After two public meetings, a proposed development for the main street of Stroud gets another look on Wednesday, June 14 at Town Hall. In this revised plan:
- the number of townhouses is reduced from 107 to 94 on a slightly smaller space
- 12 single detached homes are proposed for the western boundary
- the size of the commercial blocks is reduced slightly
- the site includes a gas bar and convenience store
A proposal to include several floors of apartments over the commercial units was rejected by local residents at previous public meetings. The single detached homes (instead of townhouses) are intended to buffer the transition from existing residential homes to the new development.
I think this revised plan continues to miss the mark for good planning. Completely removing apartments above the commercial space is a mistake. It would have been wiser to include this mixed-use option to offer more housing options for all age groups. Younger and older Innisfil residents don’t necessarily want, or can afford, a single family home. A retired individual that I know who is planning to move from their home is forced to look in Barrie, Alliston and Midland because there are no suitable apartment options in Innisfil. The objections from Stroud residents to more housing options is unreasonable and puzzling. Including these residents in the development would also make Stroud livelier and more economically viable.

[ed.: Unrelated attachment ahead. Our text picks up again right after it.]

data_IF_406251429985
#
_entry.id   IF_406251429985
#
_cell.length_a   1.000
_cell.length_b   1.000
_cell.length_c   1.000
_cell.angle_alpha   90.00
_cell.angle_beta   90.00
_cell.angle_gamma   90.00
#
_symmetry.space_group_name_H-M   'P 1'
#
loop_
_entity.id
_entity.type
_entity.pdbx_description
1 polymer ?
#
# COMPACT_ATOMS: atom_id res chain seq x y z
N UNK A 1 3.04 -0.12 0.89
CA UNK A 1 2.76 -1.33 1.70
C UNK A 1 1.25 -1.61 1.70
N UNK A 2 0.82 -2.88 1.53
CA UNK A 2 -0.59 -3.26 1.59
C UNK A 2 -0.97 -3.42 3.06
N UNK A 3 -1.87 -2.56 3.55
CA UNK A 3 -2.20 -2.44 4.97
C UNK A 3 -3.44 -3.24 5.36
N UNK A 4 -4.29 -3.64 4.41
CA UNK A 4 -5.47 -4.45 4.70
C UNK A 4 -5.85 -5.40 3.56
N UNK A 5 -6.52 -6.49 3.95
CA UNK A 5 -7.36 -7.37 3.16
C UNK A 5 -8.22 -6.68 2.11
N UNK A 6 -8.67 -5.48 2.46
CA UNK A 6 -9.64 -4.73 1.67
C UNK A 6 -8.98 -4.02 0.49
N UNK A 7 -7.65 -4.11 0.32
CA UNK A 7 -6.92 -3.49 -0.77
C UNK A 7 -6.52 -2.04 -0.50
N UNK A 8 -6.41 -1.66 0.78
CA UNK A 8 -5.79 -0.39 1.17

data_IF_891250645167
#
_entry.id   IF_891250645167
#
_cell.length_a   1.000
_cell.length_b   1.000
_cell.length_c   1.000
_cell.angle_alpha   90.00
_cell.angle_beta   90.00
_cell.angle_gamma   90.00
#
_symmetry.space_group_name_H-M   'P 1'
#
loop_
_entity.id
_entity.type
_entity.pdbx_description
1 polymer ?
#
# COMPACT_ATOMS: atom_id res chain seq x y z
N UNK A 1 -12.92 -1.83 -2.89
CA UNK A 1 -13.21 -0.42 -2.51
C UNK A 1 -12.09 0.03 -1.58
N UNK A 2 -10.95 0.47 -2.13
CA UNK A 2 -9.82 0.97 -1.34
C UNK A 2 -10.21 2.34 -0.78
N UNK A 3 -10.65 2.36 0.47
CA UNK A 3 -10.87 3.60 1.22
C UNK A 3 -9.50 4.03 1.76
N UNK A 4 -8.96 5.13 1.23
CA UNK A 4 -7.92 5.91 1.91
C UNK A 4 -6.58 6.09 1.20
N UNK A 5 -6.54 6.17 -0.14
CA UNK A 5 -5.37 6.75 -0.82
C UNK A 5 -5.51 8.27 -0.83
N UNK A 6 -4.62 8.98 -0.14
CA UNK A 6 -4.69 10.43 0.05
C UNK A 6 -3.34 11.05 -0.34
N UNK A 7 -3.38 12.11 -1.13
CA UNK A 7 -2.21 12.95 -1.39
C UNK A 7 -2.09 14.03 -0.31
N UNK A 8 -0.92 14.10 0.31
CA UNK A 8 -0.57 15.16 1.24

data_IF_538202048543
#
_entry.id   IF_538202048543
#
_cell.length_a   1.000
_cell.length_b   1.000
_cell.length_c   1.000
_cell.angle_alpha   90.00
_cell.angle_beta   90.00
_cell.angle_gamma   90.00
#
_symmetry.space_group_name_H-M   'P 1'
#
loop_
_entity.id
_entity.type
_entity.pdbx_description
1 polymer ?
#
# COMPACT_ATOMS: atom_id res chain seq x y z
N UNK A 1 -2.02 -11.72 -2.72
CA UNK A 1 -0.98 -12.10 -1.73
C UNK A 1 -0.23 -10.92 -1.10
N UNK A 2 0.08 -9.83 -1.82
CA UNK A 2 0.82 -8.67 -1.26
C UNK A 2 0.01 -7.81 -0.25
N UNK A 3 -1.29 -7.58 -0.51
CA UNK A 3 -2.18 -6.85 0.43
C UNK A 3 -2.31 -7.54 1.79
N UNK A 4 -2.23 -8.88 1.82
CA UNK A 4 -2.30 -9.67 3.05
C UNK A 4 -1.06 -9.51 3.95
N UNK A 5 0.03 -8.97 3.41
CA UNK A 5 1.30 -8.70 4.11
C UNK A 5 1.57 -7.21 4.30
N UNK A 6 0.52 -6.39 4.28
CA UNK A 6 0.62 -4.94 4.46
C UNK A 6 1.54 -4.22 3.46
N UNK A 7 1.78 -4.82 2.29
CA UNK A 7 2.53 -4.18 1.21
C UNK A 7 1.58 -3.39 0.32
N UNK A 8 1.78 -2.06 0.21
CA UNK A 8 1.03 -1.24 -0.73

The site plan itself is sadly disappointing in offering yet another parking-lot laden strip mall. I hardly think that a tired and outdated approach to make Stroud look like 1960s Mississauga or contemporary Brampton should get any serious consideration at all. It flies in the face of all the urban planning discussions that have taken place in Innisfil in the last 10 years.
The Implementation Plan for Inspiring Innisfil 2020 (Feb. 2011) stated the following objectives: Continue reading